Asus x570 Hero wifi shows 1.449 vcore in bios in Auto for 5950x...why?

LGabrielPhoto

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I am confused why the Bios shows such a high vCore with everyting Auto after restoring Defaults after installing the CPU. This is the lastest BIOS. In CPU-Z I see it drop more but sometimes I will see a spike to 1.44 again.
Is this a bug or what is going on?
First AMD build since Phenom II so I am a bit lost :D
 
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It shows the same thing with 3900x after 6 bios updates. My 1st changes to Asus bios after updates beside setting Optimized Defaults is to set vcore to 1.35 or 1.325 and set XMP and I've never had an issue. I believe it's a peak vcore setting anyway vs a static vcore. Note what vcore runs at even when leaving it alone with CPUz or similar.
 

LGabrielPhoto

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It shows the same thing with 3900x after 6 bios updates. My 1st changes to Asus bios after updates beside setting Optimized Defaults is to set vcore to 1.35 or 1.325 and set XMP and I've never had an issue. I believe it's a peak vcore setting anyway vs a static vcore. Note what vcore runs at even when leaving it alone with CPUz or similar.
oh yeah that too. I noticed my RAM is not setting the correct CAS etc so time to play with the BIOS :)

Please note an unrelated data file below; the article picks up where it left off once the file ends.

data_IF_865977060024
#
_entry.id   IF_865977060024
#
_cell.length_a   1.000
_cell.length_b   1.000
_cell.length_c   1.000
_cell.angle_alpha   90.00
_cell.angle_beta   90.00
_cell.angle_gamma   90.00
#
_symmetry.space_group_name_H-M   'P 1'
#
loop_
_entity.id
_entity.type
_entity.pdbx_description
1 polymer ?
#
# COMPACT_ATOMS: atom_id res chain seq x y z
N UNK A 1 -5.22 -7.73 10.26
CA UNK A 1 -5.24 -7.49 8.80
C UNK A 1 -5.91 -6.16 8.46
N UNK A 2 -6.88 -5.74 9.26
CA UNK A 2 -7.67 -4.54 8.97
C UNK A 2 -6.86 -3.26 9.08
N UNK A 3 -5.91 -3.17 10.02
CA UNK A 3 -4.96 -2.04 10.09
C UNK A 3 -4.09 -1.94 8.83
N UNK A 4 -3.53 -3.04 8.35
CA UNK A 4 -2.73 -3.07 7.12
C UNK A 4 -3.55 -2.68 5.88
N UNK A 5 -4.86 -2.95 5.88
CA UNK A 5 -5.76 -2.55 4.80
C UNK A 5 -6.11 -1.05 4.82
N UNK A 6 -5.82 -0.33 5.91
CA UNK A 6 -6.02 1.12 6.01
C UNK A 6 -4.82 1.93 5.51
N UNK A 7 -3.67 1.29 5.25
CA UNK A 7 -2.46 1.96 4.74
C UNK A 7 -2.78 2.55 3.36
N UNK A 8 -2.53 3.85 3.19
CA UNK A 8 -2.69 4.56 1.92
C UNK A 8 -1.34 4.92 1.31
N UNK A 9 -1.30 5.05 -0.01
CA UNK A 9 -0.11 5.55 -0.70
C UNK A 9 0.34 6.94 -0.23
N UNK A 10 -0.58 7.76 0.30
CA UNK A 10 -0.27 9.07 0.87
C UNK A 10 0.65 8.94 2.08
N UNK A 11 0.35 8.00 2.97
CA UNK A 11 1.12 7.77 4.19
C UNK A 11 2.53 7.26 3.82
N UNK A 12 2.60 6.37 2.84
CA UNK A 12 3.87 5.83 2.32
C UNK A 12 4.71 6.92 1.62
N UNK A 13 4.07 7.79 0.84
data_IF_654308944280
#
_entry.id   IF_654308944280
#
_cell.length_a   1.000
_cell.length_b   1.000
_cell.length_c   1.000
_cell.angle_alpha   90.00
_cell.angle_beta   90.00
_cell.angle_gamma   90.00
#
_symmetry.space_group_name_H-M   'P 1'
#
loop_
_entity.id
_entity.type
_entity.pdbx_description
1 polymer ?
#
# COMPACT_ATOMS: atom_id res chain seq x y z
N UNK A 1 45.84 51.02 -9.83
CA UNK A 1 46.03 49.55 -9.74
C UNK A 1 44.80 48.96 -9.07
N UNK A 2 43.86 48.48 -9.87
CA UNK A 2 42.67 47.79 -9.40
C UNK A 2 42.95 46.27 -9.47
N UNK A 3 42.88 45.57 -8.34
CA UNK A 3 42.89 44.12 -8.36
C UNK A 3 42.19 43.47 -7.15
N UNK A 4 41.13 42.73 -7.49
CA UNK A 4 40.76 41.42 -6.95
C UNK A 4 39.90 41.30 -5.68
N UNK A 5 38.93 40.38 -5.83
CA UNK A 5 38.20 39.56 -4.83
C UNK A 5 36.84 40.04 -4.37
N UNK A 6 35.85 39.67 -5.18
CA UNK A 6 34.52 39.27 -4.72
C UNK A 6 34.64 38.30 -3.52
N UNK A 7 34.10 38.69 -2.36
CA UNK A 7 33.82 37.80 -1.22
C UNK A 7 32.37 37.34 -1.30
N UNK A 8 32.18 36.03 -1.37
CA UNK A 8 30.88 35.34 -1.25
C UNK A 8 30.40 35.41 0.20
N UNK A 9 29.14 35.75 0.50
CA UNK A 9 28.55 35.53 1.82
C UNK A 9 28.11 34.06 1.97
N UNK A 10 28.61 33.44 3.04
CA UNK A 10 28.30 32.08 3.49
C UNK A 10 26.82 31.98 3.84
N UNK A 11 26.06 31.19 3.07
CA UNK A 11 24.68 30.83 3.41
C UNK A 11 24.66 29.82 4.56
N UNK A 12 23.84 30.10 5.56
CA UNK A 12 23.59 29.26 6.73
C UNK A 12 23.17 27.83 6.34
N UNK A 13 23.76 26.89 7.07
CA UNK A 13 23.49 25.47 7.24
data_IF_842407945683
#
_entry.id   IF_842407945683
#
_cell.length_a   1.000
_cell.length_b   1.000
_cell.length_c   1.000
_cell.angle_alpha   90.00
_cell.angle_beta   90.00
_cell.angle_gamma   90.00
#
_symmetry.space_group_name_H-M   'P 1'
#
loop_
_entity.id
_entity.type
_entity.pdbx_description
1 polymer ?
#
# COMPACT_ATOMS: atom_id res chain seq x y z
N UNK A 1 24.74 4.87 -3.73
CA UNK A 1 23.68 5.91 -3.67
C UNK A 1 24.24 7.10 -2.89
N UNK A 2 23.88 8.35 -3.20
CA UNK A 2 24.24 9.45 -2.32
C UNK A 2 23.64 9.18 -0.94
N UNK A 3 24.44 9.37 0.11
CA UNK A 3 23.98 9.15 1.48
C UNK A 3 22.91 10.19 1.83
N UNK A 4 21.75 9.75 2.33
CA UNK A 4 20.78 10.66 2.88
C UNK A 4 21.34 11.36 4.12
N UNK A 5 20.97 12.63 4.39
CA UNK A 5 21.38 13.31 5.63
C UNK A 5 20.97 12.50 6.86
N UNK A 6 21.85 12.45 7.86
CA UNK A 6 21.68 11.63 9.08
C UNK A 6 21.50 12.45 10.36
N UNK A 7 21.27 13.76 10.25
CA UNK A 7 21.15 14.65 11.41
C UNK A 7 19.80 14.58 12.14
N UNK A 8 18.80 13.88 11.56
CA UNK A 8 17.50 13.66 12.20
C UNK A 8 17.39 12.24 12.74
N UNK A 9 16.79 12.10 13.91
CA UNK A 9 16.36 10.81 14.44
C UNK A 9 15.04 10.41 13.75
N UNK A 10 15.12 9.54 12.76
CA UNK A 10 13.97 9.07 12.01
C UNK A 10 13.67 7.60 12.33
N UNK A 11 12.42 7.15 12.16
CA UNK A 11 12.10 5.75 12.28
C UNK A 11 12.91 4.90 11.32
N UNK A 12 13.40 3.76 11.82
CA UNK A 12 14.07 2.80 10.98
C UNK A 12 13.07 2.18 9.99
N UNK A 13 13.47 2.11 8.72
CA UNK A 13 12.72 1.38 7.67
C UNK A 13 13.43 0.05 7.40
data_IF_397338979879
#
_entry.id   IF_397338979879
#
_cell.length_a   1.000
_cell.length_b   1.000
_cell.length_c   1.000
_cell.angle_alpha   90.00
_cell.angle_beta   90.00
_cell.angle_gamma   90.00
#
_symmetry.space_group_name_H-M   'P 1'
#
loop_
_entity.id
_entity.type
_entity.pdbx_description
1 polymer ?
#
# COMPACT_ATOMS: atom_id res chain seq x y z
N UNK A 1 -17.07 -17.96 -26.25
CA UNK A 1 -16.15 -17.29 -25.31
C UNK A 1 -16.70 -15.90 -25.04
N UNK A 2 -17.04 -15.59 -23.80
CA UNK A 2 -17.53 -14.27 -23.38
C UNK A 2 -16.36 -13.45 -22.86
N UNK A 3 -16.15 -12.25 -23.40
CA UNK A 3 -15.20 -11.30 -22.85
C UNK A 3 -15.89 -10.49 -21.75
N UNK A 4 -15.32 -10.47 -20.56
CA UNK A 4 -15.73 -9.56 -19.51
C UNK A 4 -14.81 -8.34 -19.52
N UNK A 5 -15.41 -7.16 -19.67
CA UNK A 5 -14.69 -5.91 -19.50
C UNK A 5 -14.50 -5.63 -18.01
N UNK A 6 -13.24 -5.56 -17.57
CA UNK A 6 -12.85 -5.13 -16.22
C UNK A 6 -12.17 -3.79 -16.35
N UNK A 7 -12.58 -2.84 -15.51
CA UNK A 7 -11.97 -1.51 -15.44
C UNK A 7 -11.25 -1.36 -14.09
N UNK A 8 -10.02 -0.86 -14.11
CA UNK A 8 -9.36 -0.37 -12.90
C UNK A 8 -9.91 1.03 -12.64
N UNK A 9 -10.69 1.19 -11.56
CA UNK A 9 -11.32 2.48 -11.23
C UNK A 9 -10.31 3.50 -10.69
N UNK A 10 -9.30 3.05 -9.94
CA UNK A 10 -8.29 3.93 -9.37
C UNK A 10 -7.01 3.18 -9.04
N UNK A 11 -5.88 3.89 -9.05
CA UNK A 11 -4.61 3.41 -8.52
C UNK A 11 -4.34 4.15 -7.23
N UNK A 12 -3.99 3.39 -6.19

THUMPer

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You see those voltages at idle or all core full load? It's normal for light threaded, apps so it can boost high enough. If you run cinebench R20, you'll probably see voltage around 1.3 -1.35 all core.
 

LGabrielPhoto

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You see those voltages at idle or all core full load? It's normal for light threaded, apps so it can boost high enough. If you run cinebench R20, you'll probably see voltage around 1.3 -1.35 all core.
So right now if I run R20 I see it around 1.050 avg and core clock average shows almost 4Ghz so guess. So when at load it does not seem to be boosting a lot but at the same time is using low voltage. I need to check my temps but I still cannot figure out how to see the Temps for each core with HWiNFO64 as I used to do with my 9900k. Heck,. not even sure which specific sensor is giving me more accurate vcore.
Planning to play Ryzen Master too.
 

Furious Nerd

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Just adjust to what it should be. My board (Gigabyte B550I Aorus Pro AX) for example overvolts RAM by a whole 0.05V.... ie setting 1.45v in BIOS will actually result in a idle 1.5V being read live both in the BIOS and through HWinfo64 meter readings.